New Jersey is the only state besides Virginia with regular legislative elections in odd-numbered years,

Within hours of being sworn in Jan. 16, Gov. Phil Murphy signed an executive order in support of equal pay for women. His Republican predecessor, Chris Christie, vetoed three equal pay bills during his two terms as governor.

Murphy’s order bars managers in state government from asking job applicants about their previous salaries. He pledged to sign the rule into law and extend it to private businesses if the legislature sends a bill to his desk.

“We don't have to wait to make our economy stronger and fairer, to attack income inequality, and to protect and grow our middle class,” Murphy said in his inaugural address.

Nationwide, worker-friendly candidates have won a string of special elections in places that voted overwhelmingly for Donald Trump in 2016.

One of the most closely watched races was in Alabama, where Trump’s margin of victory was wider than any Republican since Nixon’s in 1972. Barely a year later, in December, former federal prosecutor Doug Jones became the state’s first Democrat in 25 years to win a U.S. Senate seat, narrowly defeating embattled Republican candidate Roy Moore.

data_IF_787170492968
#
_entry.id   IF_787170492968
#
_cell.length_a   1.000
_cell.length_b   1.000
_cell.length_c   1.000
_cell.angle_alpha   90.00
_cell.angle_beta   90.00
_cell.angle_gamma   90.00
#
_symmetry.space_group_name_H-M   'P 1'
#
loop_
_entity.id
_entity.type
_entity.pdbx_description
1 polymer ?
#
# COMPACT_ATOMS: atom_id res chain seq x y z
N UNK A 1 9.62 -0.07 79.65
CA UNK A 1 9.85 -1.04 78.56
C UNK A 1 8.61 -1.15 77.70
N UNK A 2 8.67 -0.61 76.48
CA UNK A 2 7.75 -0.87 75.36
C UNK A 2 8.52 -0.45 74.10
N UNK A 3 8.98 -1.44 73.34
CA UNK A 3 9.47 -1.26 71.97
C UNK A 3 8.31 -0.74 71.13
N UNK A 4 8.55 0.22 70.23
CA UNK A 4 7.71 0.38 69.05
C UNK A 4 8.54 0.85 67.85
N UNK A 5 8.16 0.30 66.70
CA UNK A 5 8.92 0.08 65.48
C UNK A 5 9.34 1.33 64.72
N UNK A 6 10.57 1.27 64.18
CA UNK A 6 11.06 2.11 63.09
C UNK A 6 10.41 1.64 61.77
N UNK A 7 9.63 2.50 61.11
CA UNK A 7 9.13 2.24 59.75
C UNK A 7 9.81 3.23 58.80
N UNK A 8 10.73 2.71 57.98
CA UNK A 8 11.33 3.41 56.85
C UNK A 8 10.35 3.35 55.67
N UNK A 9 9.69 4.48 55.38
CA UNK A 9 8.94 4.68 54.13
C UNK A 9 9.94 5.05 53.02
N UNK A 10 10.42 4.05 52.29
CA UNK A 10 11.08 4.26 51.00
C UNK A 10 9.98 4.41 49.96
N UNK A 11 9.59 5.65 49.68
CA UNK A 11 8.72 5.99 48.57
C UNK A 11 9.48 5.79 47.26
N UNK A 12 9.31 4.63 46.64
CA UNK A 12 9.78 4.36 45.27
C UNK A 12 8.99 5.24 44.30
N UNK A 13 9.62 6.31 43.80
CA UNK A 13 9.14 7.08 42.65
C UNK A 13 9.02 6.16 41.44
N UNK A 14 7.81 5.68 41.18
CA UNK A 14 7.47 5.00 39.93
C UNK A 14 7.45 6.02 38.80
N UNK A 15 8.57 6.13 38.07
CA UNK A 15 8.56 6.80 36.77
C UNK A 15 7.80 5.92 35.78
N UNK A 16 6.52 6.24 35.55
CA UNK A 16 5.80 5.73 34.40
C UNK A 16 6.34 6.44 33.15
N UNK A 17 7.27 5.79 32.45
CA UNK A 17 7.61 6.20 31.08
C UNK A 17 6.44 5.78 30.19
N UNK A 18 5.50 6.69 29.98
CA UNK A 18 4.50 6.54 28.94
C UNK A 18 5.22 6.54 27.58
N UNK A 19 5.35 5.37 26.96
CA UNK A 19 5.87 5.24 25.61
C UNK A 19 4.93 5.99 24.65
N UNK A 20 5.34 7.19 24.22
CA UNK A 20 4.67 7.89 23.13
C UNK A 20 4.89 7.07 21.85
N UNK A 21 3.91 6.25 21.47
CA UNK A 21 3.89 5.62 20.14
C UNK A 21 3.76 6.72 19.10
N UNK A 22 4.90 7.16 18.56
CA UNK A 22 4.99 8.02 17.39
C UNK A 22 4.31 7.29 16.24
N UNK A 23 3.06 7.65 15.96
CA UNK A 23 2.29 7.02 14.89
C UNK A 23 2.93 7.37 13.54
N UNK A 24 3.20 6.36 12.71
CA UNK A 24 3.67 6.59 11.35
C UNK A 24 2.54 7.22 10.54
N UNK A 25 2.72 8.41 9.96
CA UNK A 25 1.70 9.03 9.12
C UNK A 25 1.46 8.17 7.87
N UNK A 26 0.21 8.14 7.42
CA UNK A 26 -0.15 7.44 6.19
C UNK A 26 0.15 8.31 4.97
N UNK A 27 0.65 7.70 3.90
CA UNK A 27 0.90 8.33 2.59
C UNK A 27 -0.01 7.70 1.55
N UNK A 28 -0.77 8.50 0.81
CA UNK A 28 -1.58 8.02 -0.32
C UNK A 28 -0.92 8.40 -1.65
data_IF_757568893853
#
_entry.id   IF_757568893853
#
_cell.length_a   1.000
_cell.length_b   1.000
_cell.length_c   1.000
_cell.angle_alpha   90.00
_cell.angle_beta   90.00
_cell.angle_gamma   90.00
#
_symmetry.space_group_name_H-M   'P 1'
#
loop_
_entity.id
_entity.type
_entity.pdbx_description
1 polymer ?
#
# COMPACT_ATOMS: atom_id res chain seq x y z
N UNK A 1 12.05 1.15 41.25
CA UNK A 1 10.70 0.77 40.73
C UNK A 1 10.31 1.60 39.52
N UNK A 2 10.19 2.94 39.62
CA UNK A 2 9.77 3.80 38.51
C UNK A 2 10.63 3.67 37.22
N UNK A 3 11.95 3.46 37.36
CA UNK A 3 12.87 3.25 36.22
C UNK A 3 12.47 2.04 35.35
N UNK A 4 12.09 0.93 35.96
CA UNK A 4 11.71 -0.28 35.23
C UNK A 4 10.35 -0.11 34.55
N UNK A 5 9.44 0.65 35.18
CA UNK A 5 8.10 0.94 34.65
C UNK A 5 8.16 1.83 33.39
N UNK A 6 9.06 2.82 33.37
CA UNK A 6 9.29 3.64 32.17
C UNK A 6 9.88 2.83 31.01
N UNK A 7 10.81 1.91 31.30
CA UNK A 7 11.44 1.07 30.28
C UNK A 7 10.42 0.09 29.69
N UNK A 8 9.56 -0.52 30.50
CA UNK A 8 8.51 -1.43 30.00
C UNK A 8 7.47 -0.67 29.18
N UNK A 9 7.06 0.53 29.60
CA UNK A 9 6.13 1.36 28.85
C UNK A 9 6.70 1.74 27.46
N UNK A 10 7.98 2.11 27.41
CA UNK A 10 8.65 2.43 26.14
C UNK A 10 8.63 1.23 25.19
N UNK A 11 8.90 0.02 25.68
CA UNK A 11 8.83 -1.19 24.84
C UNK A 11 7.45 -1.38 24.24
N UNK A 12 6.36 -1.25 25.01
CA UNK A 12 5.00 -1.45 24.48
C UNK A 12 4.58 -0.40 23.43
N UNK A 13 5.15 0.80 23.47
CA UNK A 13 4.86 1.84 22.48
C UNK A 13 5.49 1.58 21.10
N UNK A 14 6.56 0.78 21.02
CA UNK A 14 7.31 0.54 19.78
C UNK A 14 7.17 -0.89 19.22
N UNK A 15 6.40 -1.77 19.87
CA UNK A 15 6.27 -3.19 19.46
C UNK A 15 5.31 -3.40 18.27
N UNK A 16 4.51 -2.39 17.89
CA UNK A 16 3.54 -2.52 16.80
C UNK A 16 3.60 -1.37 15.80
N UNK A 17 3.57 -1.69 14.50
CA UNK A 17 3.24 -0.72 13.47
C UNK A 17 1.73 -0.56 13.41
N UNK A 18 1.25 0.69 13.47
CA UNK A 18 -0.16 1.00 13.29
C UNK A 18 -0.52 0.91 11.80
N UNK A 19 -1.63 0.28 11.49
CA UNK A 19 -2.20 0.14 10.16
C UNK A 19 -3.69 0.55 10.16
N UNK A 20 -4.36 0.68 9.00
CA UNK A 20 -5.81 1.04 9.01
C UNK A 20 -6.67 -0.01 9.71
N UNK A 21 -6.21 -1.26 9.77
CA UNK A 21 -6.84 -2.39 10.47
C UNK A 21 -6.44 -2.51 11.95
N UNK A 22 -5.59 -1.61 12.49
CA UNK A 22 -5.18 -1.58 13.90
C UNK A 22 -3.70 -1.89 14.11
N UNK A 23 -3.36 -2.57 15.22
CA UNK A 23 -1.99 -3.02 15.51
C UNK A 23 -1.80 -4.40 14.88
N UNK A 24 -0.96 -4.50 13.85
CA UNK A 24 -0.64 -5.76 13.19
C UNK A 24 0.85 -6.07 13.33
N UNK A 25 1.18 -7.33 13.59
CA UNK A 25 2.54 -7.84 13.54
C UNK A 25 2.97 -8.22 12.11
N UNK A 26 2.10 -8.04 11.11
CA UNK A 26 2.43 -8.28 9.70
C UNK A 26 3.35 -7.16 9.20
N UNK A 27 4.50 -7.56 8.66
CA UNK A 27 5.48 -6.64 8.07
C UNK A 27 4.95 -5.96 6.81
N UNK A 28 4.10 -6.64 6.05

In statehouse races, Democrats have flipped 20 seats since last June. The latest victories were Feb. 27 in New Hampshire and Connecticut, with earlier wins in Florida, Georgia, Kentucky, Missouri, New York, Oklahoma, Washington and Wisconsin.

The Washington race tipped the state Senate to Democrats with a decisive victory by political newcomer Manka Dhingra. The Stand, a state labor news website, was optimistic in January on the eve of hearings about equal pay, safety for workers at the Department of Energy’s Hanford hazardous waste site and other union-backed legislation.

Prior to a Pennsylvania Supreme Court ruling in January, the state's congressional districts had been intricately drawn, or gerrymandered, to heavily favor Republican candidates. At top, the way the 12th and 7th districts appeared before the new map below was approved by the court Feb. 19. The old 7th District was considered the "poster child" for partisan gerrymandering.